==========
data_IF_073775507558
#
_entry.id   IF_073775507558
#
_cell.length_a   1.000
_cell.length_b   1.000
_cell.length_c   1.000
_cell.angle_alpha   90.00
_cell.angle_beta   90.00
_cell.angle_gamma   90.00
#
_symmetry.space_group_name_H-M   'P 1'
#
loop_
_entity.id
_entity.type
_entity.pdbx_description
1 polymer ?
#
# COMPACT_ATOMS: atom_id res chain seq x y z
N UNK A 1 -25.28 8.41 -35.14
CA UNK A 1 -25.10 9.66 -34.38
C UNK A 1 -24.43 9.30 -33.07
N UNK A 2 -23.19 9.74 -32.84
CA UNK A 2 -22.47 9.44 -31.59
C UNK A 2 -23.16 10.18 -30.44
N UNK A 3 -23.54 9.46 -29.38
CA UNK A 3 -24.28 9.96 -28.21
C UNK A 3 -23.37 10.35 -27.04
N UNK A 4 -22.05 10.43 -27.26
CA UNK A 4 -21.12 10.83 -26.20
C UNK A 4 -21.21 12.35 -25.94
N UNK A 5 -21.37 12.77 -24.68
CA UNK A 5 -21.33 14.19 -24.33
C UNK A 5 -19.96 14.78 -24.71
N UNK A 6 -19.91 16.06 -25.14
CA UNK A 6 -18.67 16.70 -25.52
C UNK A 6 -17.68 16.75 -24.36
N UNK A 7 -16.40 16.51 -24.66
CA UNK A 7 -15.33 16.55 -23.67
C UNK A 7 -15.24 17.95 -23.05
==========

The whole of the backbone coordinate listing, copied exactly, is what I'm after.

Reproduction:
data_IF_073775507558
#
_entry.id   IF_073775507558
#
_cell.length_a   1.000
_cell.length_b   1.000
_cell.length_c   1.000
_cell.angle_alpha   90.00
_cell.angle_beta   90.00
_cell.angle_gamma   90.00
#
_symmetry.space_group_name_H-M   'P 1'
#
loop_
_entity.id
_entity.type
_entity.pdbx_description
1 polymer ?
#
# COMPACT_ATOMS: atom_id res chain seq x y z
N UNK A 1 -25.28 8.41 -35.14
CA UNK A 1 -25.10 9.66 -34.38
C UNK A 1 -24.43 9.30 -33.07
N UNK A 2 -23.19 9.74 -32.84
CA UNK A 2 -22.47 9.44 -31.59
C UNK A 2 -23.16 10.18 -30.44
N UNK A 3 -23.54 9.46 -29.38
CA UNK A 3 -24.28 9.96 -28.21
C UNK A 3 -23.37 10.35 -27.04
N UNK A 4 -22.05 10.43 -27.26
CA UNK A 4 -21.12 10.83 -26.20
C UNK A 4 -21.21 12.35 -25.94
N UNK A 5 -21.37 12.77 -24.68
CA UNK A 5 -21.33 14.19 -24.33
C UNK A 5 -19.96 14.78 -24.71
N UNK A 6 -19.91 16.06 -25.14
CA UNK A 6 -18.67 16.70 -25.52
C UNK A 6 -17.68 16.75 -24.36
N UNK A 7 -16.40 16.51 -24.66
CA UNK A 7 -15.33 16.55 -23.67
C UNK A 7 -15.24 17.95 -23.05